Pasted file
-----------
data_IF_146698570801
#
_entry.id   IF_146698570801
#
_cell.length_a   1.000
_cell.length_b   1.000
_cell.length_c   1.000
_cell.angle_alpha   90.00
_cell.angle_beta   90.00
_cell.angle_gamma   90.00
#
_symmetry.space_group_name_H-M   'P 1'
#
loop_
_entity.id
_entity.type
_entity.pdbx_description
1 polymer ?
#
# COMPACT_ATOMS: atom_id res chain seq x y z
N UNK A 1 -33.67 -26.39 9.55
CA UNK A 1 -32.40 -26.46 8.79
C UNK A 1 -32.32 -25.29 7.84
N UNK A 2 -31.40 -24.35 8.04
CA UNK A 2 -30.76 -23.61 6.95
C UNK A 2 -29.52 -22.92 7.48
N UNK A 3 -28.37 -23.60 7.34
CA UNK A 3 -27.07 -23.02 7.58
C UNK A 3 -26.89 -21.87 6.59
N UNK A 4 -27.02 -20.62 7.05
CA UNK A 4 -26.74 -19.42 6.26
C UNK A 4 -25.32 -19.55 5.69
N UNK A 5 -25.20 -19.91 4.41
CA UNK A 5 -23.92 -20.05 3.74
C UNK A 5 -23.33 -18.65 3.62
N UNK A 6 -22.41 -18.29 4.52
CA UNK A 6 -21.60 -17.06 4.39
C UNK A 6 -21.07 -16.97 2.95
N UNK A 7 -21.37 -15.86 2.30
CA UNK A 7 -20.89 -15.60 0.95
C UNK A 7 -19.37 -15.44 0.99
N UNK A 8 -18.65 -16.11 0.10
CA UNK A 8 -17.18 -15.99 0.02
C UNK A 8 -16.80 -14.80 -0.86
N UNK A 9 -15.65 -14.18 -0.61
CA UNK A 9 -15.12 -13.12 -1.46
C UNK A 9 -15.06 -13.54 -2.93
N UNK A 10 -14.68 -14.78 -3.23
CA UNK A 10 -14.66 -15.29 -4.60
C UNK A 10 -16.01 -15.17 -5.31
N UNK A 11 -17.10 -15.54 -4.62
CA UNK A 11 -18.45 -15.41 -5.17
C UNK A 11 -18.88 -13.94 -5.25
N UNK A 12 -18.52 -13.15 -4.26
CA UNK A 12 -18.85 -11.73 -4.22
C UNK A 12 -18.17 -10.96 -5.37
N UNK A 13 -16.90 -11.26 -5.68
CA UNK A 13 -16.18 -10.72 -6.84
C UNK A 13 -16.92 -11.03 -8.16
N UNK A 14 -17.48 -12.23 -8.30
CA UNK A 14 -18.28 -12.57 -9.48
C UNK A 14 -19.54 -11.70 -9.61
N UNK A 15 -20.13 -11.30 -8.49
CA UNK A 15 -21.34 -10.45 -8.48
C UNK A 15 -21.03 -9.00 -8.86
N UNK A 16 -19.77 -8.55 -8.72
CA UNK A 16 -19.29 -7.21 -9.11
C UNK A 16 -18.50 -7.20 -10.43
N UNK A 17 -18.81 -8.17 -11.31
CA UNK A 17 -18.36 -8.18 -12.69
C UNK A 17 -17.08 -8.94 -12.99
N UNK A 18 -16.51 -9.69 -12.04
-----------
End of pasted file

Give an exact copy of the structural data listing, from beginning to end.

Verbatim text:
data_IF_146698570801
#
_entry.id   IF_146698570801
#
_cell.length_a   1.000
_cell.length_b   1.000
_cell.length_c   1.000
_cell.angle_alpha   90.00
_cell.angle_beta   90.00
_cell.angle_gamma   90.00
#
_symmetry.space_group_name_H-M   'P 1'
#
loop_
_entity.id
_entity.type
_entity.pdbx_description
1 polymer ?
#
# COMPACT_ATOMS: atom_id res chain seq x y z
N UNK A 1 -33.67 -26.39 9.55
CA UNK A 1 -32.40 -26.46 8.79
C UNK A 1 -32.32 -25.29 7.84
N UNK A 2 -31.40 -24.35 8.04
CA UNK A 2 -30.76 -23.61 6.95
C UNK A 2 -29.52 -22.92 7.48
N UNK A 3 -28.37 -23.60 7.34
CA UNK A 3 -27.07 -23.02 7.58
C UNK A 3 -26.89 -21.87 6.59
N UNK A 4 -27.02 -20.62 7.05
CA UNK A 4 -26.74 -19.42 6.26
C UNK A 4 -25.32 -19.55 5.69
N UNK A 5 -25.20 -19.91 4.41
CA UNK A 5 -23.92 -20.05 3.74
C UNK A 5 -23.33 -18.65 3.62
N UNK A 6 -22.41 -18.29 4.52
CA UNK A 6 -21.60 -17.06 4.39
C UNK A 6 -21.07 -16.97 2.95
N UNK A 7 -21.37 -15.86 2.30
CA UNK A 7 -20.89 -15.60 0.95
C UNK A 7 -19.37 -15.44 0.99
N UNK A 8 -18.65 -16.11 0.10
CA UNK A 8 -17.18 -15.99 0.02
C UNK A 8 -16.80 -14.80 -0.86
N UNK A 9 -15.65 -14.18 -0.61
CA UNK A 9 -15.12 -13.12 -1.46
C UNK A 9 -15.06 -13.54 -2.93
N UNK A 10 -14.68 -14.78 -3.23
CA UNK A 10 -14.66 -15.29 -4.60
C UNK A 10 -16.01 -15.17 -5.31
N UNK A 11 -17.10 -15.54 -4.62
CA UNK A 11 -18.45 -15.41 -5.17
C UNK A 11 -18.88 -13.94 -5.25
N UNK A 12 -18.52 -13.15 -4.26
CA UNK A 12 -18.85 -11.73 -4.22
C UNK A 12 -18.17 -10.96 -5.37
N UNK A 13 -16.90 -11.26 -5.68
CA UNK A 13 -16.18 -10.72 -6.84
C UNK A 13 -16.92 -11.03 -8.16
N UNK A 14 -17.48 -12.23 -8.30
CA UNK A 14 -18.28 -12.57 -9.48
C UNK A 14 -19.54 -11.70 -9.61
N UNK A 15 -20.13 -11.30 -8.49
CA UNK A 15 -21.34 -10.45 -8.48
C UNK A 15 -21.03 -9.00 -8.86
N UNK A 16 -19.77 -8.55 -8.72
CA UNK A 16 -19.29 -7.21 -9.11
C UNK A 16 -18.50 -7.20 -10.43
N UNK A 17 -18.81 -8.17 -11.31
CA UNK A 17 -18.36 -8.18 -12.69
C UNK A 17 -17.08 -8.94 -12.99
N UNK A 18 -16.51 -9.69 -12.04